Why are Proof Complexity Lower Bounds Hard?

Jan Pich, Rahul Santhanam
2019 2019 IEEE 60th Annual Symposium on Foundations of Computer Science (FOCS)  
We formalize and study the question of whether there are inherent difficulties to showing lower bounds on propositional proof complexity. We establish the following unconditional result: Propositional proof systems cannot efficiently show that truth tables of random Boolean functions lack polynomial size nonuniform proofs of hardness. Assuming a conjecture of Rudich, propositional proof systems also cannot efficiently show that random k-CNFs of linear density lack polynomial size non-uniform
more » ... ofs of unsatisfiability. Since the statements in question assert the average-case hardness of standard NP problems (MCSP and 3-SAT respectively) against co-nondeterministic circuits for natural distributions, one interpretation of our result is that propositional proof systems are inherently incapable of efficiently proving strong complexity lower bounds in our formalization. Another interpretation is that an analogue of the Razborov-Rudich 'natural proofs' barrier holds in proof complexity: under reasonable hardness assumptions, there are natural distributions on hard tautologies for which it is infeasible to show proof complexity lower bounds for strong enough proof systems. For the specific case of the Extended Frege (EF) propositional proof system, we show that at least one of the following cases holds: (1) EF has no efficient proofs of circuit lower bound tautologies for any Boolean function or (2) There is an explicit family of tautologies of each length such that under reasonable hardness assumptions, most tautologies in the family are hard but no propositional proof system can efficiently establish hardness for most tautologies in the family. Thus, under reasonable hardness assumptions, either the Circuit Lower Bounds program toward complexity separations cannot be implemented in EF, or there are inherent obstacles to implementing the Cook-Reckhow program for EF. * janpich@yahoo.com † rahul.santhanam@cs.ox.ac.uk Motivation Complexity theory is full of questions that are easy to state but hard to answer. The most famous of these is the P vs NP problem [14] , but there are numerous others such as the NP vs coNP problem, the PSPACE vs P problem, and the BPP vs P problem. In all of these cases, despite decades of effort, very little progress has been made. Is this because complexity theory is a young field, and we have not yet had the time to develop a deep understanding of computation and its limits? Or are these problems fundamentally intractable in some sense? Since complexity theory is the theory of intractability, it is natural to apply it to the seeming intractability of complexity-theoretic questions themselves. Since the early days of complexity theory, progress on complexity lower bounds has gone hand-in-hand with the formalization of various sorts of barriers to progress. In the 70s, analogies between complexity theory and recursion theory were developed, with various concepts and techniques from recursion theory being adapted to the resource-bounded setting. However, Baker, Gill & Solovay [7] observed in the late 70s that popular machine simulation and diagonalization techniques from recursion theory relativized, i.e., continued to work even when machines were given access to an arbitrary oracle. By giving an oracle relative to which P = NP and another oracle relative to which P = NP [7], they proved that no relativizing techniques could solve the NP vs P question. It seemed that techniques of a fundamentally different sort were required. After this barrier result, attention shifted to a more finitistic setting. Rather than considering uniform machines that work for all inputs, Boolean circuits corresponding to finite functions became the object of study. It is well-known that P can be simulated by polynomialsize Boolean circuits, and therefore super-polynomial lower bounds on Boolean circuit size imply lower bounds against P. Perhaps the hope was that circuits are simpler and more 'combinatorial' objects, and therefore more amenable to lower bounds via combinatorial and algebraic techniques. Indeed, initial results were promising. In a series of influential works [2, 21, 48, 24] applying the technique of random restrictions, super-polynomial lower bounds were shown for the Parity function against constant-depth circuits. Razborov [40] and Smolensky [47] developed the polynomial approximation technique to give lower bounds against constant-depth circuits with prime modular gates. Razborov [39] used the method of approximations to show that the Clique problem required super-polynomial size monotone circuits. This sequence of works introduced several new lower bound techniques, and it seemed that steady progress was being made to the goal of separating NP and P via a Circuit Lower Bounds Program. Circuit Lower Bounds Program: Separate NP and P by proving super-polynomial lower bounds for functions in NP against more and more expressive classes of Boolean circuits. Unfortunately, the Circuit Lower Bounds Program stalled in the early 90s. Even now, almost 30 years later, we still don't know if there are explicit functions that require super-polynomial depth-two threshold circuits, or constant-depth circuits with Mod 6 gates. However, even if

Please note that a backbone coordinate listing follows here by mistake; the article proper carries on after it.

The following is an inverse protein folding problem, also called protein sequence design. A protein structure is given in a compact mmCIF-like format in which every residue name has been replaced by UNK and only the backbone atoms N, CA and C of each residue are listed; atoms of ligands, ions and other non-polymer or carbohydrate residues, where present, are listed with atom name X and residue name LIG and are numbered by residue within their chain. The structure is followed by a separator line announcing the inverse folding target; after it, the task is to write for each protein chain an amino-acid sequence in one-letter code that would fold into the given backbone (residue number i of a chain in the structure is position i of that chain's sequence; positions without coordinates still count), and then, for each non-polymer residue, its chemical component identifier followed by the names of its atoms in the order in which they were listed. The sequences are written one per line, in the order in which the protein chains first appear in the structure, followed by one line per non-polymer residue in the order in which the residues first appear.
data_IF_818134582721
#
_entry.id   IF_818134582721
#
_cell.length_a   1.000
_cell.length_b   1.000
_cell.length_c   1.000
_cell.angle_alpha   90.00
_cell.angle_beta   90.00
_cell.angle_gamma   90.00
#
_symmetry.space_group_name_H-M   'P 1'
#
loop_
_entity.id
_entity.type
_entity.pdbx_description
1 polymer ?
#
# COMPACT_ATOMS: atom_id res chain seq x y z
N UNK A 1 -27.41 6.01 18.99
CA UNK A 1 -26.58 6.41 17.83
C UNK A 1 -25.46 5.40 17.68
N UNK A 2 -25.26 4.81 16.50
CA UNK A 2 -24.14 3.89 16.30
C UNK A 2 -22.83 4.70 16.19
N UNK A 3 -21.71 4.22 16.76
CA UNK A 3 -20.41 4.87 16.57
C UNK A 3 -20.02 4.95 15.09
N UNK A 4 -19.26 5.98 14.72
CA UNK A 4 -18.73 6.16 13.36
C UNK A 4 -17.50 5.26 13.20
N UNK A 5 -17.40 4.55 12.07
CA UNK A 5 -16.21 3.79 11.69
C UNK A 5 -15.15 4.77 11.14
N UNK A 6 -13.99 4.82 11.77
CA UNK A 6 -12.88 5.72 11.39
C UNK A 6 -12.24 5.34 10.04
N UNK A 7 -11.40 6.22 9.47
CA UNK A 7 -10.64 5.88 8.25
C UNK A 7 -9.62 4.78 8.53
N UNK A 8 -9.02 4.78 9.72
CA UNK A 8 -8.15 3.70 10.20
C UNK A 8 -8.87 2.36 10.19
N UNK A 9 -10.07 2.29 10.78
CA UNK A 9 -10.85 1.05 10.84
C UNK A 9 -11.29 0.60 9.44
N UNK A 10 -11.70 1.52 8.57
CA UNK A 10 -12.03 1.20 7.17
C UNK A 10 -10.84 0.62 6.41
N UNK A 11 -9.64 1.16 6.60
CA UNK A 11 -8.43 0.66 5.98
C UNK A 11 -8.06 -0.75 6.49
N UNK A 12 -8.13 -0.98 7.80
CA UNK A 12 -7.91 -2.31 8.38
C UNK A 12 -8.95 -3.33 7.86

doi:10.1109/focs.2019.00080 dblp:conf/focs/PichS19 fatcat:4of45zsirzd6ldkebom27aeaqy